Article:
After County Attorney Dave Connors helps Julian Norman with her shiftless father, Jefferson Norman, she leaves Jericho, Kansas to college to study for a law degree.A few years later, ... See full summary »
Brendan O'Malley arrives at the Mexican home of old flame Belle Breckenridge to find her married to a drunkard getting ready for a cattle drive to Texas. Hot on O'Malley's heels is lawman ... See full summary »
Jenny Marsh, still dangerously attractive after 5 years in prison for killing a man in defense of her shady lover Harry, clashes at first with parole officer Griff Marat, who's determined ... See full summary »
A cop quits the force after too much disappointment in the system. He becomes a bodyguard of a rich recent widow. She is on trial for her husband's murder. He decides to help her clear her name... and get over her husband.
The work of a progressive female psychiatrist and her colleague at a mental hospital is threatened by the arrival of a conservative new supervisor, who disapproves of both her methods and the fact that she is a woman in a "man's field."
Gregory La Cava
After County Attorney Dave Connors helps Julian Norman with her shiftless father, Jefferson Norman, she leaves Jericho, Kansas to college to study for a law degree.A few years later, Algeria Wedge, the new bride of Dave's best friend, Tucker Wedge, makes overtures and plays for Dave, much to the displeasure of Dave's hard-drinking wife Belle. Angered by Dave's rebuffs, Algeria induces the state political boss to back Tucker for a Congress race against Dave. Meanwhile, Julia has returned to Jericho, with her law degree, and she and Dave fall in love. But when Dave announces he won't run for Congress, she feels she is the reason and she takes a job in Kansas City. Tucker wins the election and he and Algeria go to Washington. Later, Tucker announces a run for the Senate and Dave decides to run against him. When Marjorie Ransome kills a drunk in self-defense, Julia returns to Jericho to work with Dave, now in private practice,on Marjorie's defense. The still-resentful Algeria moves to ... Written by
Les Adams <firstname.lastname@example.org>
Frustrated love, ambition, politics and manslaughter stirred up in an early 1900s pot
"The Walls of Jericho" gets high marks from me. This is in the best Hollywood tradition of story-telling, a first-class Twentieth Century-Fox production. The story is sturdy melodrama set around 1905-1910, lifted by a meticulous recreation of the time and place and terrific acting. Director John M. Stahl extracted amazing performances from a cast of pros. Stahl had produced and directed numerous fine films since 1914. He was to die in 1950.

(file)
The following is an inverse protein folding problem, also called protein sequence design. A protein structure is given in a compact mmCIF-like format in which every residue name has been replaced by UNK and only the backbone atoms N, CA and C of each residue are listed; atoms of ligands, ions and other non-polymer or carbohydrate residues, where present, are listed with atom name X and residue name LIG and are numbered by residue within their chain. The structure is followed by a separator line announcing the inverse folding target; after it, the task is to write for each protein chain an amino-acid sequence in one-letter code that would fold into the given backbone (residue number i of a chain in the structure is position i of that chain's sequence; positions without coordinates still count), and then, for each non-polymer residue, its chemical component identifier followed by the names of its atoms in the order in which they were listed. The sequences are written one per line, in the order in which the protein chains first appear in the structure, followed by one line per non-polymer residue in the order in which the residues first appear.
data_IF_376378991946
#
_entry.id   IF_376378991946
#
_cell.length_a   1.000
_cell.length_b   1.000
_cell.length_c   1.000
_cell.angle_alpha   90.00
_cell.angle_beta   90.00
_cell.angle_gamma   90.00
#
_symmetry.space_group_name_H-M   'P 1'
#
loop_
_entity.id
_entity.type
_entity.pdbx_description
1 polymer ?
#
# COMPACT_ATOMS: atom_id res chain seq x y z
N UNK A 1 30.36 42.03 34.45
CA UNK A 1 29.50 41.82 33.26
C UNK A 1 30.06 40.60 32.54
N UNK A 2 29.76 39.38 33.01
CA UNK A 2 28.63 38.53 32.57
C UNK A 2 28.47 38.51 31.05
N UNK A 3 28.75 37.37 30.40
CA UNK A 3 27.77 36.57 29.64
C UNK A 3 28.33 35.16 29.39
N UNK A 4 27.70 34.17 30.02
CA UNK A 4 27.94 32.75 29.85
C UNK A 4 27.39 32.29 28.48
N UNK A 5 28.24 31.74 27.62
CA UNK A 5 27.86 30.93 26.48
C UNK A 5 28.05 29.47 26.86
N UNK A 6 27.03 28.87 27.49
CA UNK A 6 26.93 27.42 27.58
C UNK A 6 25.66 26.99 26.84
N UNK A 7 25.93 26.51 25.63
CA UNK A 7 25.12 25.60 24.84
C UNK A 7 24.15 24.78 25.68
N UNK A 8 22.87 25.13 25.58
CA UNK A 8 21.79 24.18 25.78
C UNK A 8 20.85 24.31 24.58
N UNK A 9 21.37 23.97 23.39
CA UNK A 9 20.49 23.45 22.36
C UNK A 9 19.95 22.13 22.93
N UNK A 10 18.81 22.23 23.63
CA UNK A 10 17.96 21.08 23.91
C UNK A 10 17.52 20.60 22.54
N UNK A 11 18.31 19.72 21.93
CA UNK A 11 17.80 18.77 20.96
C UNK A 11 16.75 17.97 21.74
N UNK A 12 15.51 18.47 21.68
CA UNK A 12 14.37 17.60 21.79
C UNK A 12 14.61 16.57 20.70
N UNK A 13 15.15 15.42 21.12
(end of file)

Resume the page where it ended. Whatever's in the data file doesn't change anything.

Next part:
Cornell Wilde plays a lawyer in a Kansas town who is down to earth and seems headed for Congress, but he has a handicap in an alcoholic wife, Ann Dvorak. Anne Baxter, stuck on Wilde, leaves town as a teen and will return later as a lawyer. Her love for him and his for her will have matured, but sensing that only tragic results can pursue them if they have an affair, Baxter leaves town again. At the outset of the story, Kirk Douglas, a newsman and an old friend of Wilde, returns to town with his new wife, Linda Darnell. She takes an overly friendly liking to Wilde, who doesn't respond to her seduction. In turn she plots to turn Kirk against Wilde and have her man become Congressman. The town bully is Barton Maclane. Henry Hull and Marjorie Rambeau appear briefly in support. Art Baker has a substantial role as a prosecutor during a manslaughter trial. Colleen Townsend is an ingenue. Frank Ferguson is her father.
Stir this cast up, add some further ingredients, and you have the kind of story you find in novels, and co-writing the screenplay with Lamar Trotti was novelist Paul Wellman, who wrote several novels made into westerns, such as "Jubal" and "The Iron Mistress". Trotti was a major Fox writer (movies like "The Razor's Edge", "In Old Chicago", "The Ox-Bow Incident").
Wilde is the kind of natural actor who on the surface seems always to be himself, but who becomes his characters almost effortlessly. But looking across his career, he played a wide variety of characters. Darnell is a phenomenon in any bad girl role; she spices up the show. Dvorak, never the biggest of Hollywood names because of studio conflicts, again shows that she could compete with the best of them. Anne Baxter is outstanding in a very difficult role to put across. In the hands of a lesser actress, her part could have been a disaster because of the writing's moral and sentimental links, but Baxter gives it the seriousness and realism to bring it off.
Recommended as a fine Hollywood period melodrama.
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